Technology

Samsung LCD: Deep Colors at a Discount


1211_samsung
Editor's Rating: star rating

Samsung's HD TV has some drawbacks, but the high-quality sound and video from this big-screen set—not to mention the price cuts—make it a nice choice

Each year, high-definition TV makers seem to find new technologies to entice buyers into purchasing ever-larger screen sizes to help counter a steep slide in what these companies can charge for their sets. Samsung's LN-T5271F is a prime example of this determination to make sure the latest TVs not only look good on the outside but deliver the latest cutting-edge enhancements from their innards. Yet despite all these high-end features, prices keep tumbling even on the latest models like this, creating great bargains.

Like all recent Samsung sets, this 52-inch model sits on a swivel stand and offers a startlingly glossy black screen that nearly matches the gloss of the front bezel. Samsung says this helps highlight black and darkened areas, while making colors look more vibrant and compelling. This goes hand-in-hand with a superb 25,000-to-1 dynamic contrast ratio that processes the whitest whites and blackest blacks.

Preproduction Model Glitch

The technology delivered on its promise—initially, that is, as I had a preproduction unit that experienced problems Samsung insists won't occur with those being sold in stores.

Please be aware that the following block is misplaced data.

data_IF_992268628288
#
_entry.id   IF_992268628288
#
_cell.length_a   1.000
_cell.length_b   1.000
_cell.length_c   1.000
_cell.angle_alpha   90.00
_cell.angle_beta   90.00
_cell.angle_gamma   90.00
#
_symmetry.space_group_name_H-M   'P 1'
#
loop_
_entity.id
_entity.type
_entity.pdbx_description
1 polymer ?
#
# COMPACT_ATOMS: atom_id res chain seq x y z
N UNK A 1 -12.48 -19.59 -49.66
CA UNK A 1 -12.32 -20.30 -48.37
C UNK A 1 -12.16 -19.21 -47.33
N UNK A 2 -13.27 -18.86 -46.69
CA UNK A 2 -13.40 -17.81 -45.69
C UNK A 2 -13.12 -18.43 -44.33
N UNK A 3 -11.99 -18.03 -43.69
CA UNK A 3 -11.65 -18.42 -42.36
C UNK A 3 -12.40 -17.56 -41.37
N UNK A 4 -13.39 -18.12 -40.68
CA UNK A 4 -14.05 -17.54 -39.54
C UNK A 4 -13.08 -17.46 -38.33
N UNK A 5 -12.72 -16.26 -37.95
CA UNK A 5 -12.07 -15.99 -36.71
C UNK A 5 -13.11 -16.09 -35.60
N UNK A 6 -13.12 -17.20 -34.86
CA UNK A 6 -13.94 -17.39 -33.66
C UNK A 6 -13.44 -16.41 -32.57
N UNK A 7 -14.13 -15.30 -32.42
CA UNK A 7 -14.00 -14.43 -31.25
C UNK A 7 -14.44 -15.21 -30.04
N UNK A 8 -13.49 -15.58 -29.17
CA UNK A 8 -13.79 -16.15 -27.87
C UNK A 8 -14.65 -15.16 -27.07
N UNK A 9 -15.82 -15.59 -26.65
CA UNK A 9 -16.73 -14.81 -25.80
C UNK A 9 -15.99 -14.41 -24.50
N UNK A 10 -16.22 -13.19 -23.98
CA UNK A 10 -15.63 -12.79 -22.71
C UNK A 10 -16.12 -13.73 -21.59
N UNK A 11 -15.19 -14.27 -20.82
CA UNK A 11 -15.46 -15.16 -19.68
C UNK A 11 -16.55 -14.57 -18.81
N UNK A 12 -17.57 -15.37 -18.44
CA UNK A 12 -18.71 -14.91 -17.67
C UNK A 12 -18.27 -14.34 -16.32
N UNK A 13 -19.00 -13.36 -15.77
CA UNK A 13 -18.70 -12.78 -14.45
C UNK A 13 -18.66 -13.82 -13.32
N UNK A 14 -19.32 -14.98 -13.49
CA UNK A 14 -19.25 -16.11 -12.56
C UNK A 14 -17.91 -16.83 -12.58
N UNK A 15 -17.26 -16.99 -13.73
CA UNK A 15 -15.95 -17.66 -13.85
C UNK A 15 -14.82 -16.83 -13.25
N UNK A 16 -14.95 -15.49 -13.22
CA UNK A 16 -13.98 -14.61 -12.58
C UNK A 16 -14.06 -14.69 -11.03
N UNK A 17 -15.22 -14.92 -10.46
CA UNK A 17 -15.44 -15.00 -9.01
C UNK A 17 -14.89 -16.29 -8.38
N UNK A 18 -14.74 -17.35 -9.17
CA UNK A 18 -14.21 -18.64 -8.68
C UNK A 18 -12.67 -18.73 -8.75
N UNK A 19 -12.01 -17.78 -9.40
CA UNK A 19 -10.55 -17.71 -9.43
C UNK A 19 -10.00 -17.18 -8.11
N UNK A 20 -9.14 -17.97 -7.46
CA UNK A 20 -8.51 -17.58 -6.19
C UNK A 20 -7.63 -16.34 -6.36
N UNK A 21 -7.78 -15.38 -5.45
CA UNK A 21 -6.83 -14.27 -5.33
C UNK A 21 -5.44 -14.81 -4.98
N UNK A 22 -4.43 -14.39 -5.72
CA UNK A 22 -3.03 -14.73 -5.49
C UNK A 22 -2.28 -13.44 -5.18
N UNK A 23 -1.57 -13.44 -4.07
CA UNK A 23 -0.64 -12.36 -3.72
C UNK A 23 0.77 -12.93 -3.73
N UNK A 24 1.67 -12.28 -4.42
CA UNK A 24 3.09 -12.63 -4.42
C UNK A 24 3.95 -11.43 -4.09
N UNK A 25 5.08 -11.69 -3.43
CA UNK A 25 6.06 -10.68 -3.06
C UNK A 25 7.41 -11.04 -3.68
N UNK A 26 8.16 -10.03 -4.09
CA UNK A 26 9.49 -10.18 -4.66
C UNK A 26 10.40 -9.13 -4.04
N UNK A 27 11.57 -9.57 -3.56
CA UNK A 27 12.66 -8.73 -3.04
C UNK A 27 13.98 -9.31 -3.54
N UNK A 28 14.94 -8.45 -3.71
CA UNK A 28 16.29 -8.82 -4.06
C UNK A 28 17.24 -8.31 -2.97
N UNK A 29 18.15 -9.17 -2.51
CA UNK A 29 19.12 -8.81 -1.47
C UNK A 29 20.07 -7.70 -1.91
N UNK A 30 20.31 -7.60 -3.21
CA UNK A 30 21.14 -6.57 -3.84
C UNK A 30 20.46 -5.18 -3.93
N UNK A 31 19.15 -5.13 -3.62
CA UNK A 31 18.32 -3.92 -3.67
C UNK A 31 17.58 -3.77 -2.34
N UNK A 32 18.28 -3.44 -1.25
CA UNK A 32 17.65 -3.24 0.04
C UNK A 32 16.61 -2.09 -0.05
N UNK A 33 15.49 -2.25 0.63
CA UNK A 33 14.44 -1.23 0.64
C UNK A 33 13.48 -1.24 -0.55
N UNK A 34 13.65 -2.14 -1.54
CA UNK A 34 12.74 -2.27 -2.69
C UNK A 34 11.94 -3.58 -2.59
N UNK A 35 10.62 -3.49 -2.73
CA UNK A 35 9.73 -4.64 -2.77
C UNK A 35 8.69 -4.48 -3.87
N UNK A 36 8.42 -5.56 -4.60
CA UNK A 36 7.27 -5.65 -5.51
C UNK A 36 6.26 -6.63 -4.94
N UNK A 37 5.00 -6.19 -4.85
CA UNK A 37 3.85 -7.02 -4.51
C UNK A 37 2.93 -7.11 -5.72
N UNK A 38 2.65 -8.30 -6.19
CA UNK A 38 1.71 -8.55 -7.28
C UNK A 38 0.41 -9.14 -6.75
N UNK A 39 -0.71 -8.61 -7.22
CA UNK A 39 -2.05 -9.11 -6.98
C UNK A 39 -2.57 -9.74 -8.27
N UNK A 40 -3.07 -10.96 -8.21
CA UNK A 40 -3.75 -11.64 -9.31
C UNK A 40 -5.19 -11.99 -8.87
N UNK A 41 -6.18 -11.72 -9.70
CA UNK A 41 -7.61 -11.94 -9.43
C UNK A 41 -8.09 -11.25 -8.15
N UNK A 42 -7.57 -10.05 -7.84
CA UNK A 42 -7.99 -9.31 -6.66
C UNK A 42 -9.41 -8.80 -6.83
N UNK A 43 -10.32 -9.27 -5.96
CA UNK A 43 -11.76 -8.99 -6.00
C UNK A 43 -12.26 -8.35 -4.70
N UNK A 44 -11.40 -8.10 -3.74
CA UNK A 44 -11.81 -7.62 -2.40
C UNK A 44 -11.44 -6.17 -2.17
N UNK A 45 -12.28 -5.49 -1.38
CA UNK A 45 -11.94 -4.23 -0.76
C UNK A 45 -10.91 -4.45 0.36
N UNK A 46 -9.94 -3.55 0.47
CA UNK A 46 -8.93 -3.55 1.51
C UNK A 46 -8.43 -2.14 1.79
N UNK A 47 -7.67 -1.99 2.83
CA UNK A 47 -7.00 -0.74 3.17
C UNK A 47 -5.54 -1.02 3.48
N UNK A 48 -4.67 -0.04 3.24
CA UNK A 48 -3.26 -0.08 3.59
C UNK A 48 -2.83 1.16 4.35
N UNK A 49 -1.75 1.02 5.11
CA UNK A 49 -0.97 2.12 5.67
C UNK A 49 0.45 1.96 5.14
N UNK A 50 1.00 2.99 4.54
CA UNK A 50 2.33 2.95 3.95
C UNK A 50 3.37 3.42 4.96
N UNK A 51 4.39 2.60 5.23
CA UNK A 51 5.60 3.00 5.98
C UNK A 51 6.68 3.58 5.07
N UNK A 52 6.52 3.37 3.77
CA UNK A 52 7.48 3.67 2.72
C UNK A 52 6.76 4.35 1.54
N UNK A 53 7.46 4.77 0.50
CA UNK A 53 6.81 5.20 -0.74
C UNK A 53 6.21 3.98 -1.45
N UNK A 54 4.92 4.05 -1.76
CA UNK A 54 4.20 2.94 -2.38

While watching Superman Returns on a Blu-ray HD DVD, I could see the subtle variations in black detail and shadows. Brightly lit scenes were so clear and colorful that at times they looked three-dimensional. My preproduction model also performed beautifully when handling fast-action HD-DVD recordings of movies such as 300 and Transformers. And the Samsung did a great job of "upscaling" standard-definition cable and games to the set's full-HD, 1080p native resolution.

But after a month or so, I started to see vertical scan lines that at one point turned the picture so fuzzy it was difficult to see. After turning it on and off, the lines went away, only to return and require the same "fix." Samsung engineers identified the problem as overheating, and stressed that they had heard of no such trouble with full production units. But if any customers do encounter the problem, Samsung says they'll get a free replacement.

Action Fans Will Love Blur Control

Like other large liquid-crystal-display makers, Samsung recently began shipping its sets with a 120Hz LCD panel to reduce motion blur, doubling the frame rate from 60 to 120 per second by inserting a new "middle" image between each frame. Personally, I think the jury's still out on whether such technology is important enough to pay extra for. If you generally stick with regular television, only occasionally watching action movies and sports, I'd argue you don't need it. And if you buy a set with this feature, you might do well to leave it turned off most of the time, since it can introduce artifacts into nonaction scenes.